Months shy of its 50th anniversary, Mr. Thomson's "Shot Heard Round the World" echoes ever louder. In recent years, the U.S. Postal Service honored it with a stamp. Author Don DeLillo threaded it through his 827-page novel, "Underworld." The Sporting News christened it the greatest moment in baseball history. Sports Illustrated ranked it the second-greatest sports moment of the 20th century (after the U.S. hockey team's victory over the Soviet Union in the 1980 Olympics). And this year, among the many celebrations planned to mark the jubilee anniversary of the home run, there will be a reunion of the surviving Giants and Dodgers who met Oct. 3, 1951, at the Polo Grounds on Coogan's Bluff in Harlem.

But in all the encomiums and analyses of that singular moment through half a century, one crucial element has been missing — unknown that afternoon even to the nine Dodgers on the field, the 34,320 paid spectators at the Polo Grounds, and the millions who followed the flight of the ball on radio and television. The Giants were stealing the Dodgers' signs, the finger signals transmitted from catcher to pitcher that determine the pitch to be thrown.


"Stealing signs is nothing to be proud of," says Mr. Thomson, now 77 years old. "Of course, the question is, did I take the signs that day?"


2002: "Higher Education" by Gary Smith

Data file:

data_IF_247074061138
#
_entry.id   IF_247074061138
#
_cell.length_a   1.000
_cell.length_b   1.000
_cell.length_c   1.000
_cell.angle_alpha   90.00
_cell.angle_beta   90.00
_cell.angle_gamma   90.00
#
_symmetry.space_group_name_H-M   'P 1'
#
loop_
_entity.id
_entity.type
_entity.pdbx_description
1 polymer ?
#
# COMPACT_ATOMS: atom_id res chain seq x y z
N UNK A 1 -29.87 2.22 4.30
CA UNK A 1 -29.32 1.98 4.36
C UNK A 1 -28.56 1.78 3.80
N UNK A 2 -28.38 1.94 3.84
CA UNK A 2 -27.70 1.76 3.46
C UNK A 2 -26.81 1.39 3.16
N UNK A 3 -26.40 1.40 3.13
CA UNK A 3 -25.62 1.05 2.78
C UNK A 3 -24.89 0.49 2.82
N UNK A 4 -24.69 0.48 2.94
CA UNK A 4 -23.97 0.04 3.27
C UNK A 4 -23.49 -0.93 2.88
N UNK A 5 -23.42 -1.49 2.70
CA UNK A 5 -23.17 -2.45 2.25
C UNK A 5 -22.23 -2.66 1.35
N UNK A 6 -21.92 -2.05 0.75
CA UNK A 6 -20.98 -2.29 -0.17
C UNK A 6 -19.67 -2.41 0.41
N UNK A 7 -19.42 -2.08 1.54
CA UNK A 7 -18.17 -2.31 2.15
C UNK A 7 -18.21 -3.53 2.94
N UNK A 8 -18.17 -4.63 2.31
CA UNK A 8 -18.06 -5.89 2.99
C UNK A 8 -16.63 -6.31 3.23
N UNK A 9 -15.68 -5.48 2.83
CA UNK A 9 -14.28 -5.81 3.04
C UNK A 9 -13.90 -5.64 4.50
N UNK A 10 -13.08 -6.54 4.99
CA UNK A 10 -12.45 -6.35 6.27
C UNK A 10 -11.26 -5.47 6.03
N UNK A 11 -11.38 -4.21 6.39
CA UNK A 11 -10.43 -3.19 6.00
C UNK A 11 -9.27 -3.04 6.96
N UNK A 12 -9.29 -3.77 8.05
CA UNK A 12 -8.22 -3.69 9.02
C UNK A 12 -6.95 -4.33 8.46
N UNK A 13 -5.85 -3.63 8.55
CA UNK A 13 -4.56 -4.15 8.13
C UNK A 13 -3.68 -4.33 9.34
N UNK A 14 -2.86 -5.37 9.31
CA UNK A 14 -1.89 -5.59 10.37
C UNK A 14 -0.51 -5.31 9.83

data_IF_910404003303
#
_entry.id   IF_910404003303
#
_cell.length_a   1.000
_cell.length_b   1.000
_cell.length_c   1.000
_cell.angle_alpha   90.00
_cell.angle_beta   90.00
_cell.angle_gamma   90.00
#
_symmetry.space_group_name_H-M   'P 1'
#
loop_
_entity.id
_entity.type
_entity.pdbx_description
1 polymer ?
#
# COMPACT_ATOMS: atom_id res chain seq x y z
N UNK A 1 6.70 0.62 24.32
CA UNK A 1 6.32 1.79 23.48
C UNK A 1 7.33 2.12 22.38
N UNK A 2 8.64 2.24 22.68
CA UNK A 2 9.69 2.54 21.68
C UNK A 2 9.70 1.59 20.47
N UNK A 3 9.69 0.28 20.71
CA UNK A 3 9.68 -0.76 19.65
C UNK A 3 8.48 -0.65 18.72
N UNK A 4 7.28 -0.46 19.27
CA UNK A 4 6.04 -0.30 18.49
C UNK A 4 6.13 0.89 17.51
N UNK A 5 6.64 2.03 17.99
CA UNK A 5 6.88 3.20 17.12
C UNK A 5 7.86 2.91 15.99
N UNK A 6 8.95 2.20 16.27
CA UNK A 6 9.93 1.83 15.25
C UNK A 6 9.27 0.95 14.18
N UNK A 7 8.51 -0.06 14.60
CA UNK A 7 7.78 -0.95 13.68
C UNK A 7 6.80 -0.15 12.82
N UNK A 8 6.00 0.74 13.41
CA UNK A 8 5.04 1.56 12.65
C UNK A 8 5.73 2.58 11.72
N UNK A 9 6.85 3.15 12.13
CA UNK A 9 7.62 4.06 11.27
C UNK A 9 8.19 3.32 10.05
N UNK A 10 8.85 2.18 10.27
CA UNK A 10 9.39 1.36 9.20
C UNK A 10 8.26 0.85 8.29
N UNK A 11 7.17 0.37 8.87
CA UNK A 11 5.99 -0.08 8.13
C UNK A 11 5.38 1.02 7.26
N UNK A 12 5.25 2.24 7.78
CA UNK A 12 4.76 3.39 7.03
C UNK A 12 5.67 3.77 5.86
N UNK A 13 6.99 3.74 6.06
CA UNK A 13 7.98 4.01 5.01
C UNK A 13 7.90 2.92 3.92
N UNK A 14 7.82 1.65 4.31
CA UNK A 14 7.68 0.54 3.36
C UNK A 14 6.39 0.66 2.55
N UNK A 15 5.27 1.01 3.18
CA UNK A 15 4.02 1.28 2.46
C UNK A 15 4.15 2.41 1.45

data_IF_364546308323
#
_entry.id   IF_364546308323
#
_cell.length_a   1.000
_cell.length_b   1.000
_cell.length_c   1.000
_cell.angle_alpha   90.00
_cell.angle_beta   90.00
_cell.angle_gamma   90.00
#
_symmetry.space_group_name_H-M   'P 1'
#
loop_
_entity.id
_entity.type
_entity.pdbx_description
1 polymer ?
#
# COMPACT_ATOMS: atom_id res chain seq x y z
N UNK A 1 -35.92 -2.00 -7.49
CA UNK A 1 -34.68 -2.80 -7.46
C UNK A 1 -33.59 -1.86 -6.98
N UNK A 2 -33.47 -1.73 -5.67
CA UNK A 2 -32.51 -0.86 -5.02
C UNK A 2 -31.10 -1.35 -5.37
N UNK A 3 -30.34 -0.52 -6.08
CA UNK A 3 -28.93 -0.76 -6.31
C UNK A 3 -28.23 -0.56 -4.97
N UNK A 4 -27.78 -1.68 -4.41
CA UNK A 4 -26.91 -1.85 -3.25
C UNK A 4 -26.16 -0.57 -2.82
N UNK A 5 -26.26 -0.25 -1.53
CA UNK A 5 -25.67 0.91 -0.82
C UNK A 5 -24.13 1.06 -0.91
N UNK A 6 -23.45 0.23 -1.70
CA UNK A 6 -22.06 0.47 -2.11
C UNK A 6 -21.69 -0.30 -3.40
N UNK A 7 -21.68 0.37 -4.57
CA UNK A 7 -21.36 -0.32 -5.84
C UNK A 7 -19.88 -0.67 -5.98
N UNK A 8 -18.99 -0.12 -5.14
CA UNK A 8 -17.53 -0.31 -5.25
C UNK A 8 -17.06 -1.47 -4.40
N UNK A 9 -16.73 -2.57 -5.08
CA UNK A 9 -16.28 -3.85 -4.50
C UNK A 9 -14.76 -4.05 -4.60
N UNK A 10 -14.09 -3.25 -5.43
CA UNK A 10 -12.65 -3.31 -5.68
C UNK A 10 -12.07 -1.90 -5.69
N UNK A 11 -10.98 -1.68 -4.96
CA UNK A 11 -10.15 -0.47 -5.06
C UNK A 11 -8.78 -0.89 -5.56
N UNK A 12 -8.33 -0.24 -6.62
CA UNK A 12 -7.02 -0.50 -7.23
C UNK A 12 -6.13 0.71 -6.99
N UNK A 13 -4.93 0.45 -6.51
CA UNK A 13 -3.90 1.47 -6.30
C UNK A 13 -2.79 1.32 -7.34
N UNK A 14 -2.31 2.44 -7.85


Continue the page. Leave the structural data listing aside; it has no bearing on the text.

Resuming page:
The Hawks' Nest, Hiland's tiny old gym, became what Willie had always dreamed it would be: a loony bin, the one place a Mennonite could go to sweat and shriek and squeal; sold out year after year, with fans jamming the hallway and snaking out the door as they waited for the gym to open, then stampeding for the best seats an hour before the six o'clock jayvee game; reporters and visiting coaches and scouts sardined above them in wooden lofts they had to scale ladders to reach; spillover pouring into the auditorium beside the gym to watch on a video feed as noise thundered through the wall. A few dozen teenage Amish boys, taking advantage of the one time in their lives when elders allowed them to behold the modern world, and 16-year-old cheerleaders' legs, would be packed shoulder to shoulder in two corners of the gym at the school they weren't permitted to attend. Even a few Amish men, Lord save their souls, would tie up the horses and buggies across the street at Yoder's Lumber and slink into the Nest. And plenty more at home would tell the missus that they'd just remembered a task in the barn, then click on a radio stashed in the hay and catch the game on WKLM.